In the run-up to the law’s enactment, some opined that Spain is taking this step because of contributions Jews might make to the Spanish economy. Vallaure pointed out that the path toward citizenship does not require applicants to have a certain economic status: Sephardim can apply regardless of income or net worth. Moreover, he said, the application fee covers Spain’s administrative costs to process an expected 90,000 applications.
Vallaure made clear that, from his country’s point of view, this is a “spiritual matter.”
“[The] Spanish are … a very sentimental people,” Vallaure said. “So we ask ourselves: Why did we do that to the Jews? They were nice people who contributed to society. So, why? That’s why there was no debate in the Spanish Parliament or in the media.”
Even though there were no dissenting votes, there was, in fact, some debate. During discussions about the proposed act, one member of the Spanish Parliament asked why the Jews are being offered this option and not the Muslims (or Moors), who were expelled at the same time.
It has been pointed out that — unlike the Jews—Moors invaded Spain in the eighth century as conquerors. They were expelled 800 years later when Spain unified under Ferdinand and Isabella. Given the bloody battles between Catholics and Moors — Spanish leader El Cid is the symbol of that struggle — it’s likely that the Spanish people’s residual memory of Moors is different from how they remember the Jews who once lived among them. Even the Parliament member who raised this question did not vote against the law.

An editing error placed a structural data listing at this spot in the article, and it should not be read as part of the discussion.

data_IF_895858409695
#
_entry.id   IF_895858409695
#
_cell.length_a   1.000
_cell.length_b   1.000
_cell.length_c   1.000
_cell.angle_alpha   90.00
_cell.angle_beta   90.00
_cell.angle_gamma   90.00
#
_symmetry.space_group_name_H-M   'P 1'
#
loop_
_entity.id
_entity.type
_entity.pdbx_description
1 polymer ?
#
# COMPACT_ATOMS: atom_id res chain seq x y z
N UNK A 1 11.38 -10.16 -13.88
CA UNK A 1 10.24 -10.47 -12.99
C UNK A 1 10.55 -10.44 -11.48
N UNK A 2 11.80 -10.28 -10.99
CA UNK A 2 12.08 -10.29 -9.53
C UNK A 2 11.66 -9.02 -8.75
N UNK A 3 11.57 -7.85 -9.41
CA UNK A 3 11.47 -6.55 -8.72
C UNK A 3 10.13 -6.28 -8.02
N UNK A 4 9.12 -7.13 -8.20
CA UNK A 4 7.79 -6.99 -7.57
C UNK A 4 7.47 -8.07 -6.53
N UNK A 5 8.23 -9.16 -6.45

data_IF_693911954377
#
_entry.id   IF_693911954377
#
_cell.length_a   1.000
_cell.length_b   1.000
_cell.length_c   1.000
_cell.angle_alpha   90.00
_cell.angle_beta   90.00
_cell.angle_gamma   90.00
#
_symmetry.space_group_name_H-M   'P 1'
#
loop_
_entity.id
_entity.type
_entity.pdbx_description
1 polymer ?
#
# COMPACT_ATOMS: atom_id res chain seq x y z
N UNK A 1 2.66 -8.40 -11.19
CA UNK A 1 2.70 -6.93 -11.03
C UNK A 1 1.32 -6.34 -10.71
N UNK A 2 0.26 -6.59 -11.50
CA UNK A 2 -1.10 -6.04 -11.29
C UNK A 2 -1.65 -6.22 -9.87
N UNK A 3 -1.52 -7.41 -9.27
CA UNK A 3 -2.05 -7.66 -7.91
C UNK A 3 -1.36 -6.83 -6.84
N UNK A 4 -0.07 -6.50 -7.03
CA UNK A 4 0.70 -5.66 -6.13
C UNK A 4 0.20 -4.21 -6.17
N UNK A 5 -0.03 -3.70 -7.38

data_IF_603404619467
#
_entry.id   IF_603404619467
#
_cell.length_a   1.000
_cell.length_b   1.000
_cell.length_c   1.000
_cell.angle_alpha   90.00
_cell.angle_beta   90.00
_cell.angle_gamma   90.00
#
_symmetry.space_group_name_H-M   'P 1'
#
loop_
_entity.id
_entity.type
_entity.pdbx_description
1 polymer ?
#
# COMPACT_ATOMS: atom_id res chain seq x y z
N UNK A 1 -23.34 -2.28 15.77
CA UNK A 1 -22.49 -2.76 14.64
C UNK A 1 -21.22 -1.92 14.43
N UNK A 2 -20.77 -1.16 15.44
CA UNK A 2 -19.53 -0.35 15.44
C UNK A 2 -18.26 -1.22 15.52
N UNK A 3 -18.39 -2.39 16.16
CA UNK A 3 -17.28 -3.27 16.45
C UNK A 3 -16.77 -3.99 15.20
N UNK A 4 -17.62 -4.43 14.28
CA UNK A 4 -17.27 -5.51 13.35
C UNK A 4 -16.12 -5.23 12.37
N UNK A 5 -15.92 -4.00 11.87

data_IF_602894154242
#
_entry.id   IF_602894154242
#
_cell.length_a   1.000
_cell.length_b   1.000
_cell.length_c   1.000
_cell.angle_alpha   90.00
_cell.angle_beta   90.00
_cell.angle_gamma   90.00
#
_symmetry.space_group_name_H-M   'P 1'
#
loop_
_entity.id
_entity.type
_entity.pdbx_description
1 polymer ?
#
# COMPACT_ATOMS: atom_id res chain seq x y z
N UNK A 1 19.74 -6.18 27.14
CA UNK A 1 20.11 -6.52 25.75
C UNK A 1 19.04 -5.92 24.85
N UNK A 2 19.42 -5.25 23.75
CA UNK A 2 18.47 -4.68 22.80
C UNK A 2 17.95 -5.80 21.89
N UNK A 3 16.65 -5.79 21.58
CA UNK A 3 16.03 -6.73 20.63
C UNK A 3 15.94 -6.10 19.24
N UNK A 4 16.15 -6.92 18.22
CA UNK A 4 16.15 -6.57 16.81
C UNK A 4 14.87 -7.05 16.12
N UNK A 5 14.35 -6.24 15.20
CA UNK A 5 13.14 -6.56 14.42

Moreover, it’s clear that Sephardic Jews, during their Diaspora, have maintained emotional ties to Spain. The preamble to the law expresses this in a poetic way.
“Wherever they’ve lived,” the preamble states, “the children of Sepharad have remained nostalgic about Spain. … They’ve used the language of their ancestors [Ladino or Haketía, which are Spanish dialects] for their traditional prayers and recipes, for their games and poetry. They’ve carried on their Spanish customs, they’ve used last names that invoke their Spanish places of origin, and accepted without rancor the silence of a country that had all but forgotten about them.”
As Vallaure sums it up: “As King Juan Carlos has said many times, [Sephardim] are Spaniards. … It’s not that we want the Jews to feel nostalgic about Spain, or to feel [as if] they are at home in Spain. No! When Sephardic Jews are in Spain, they are home.”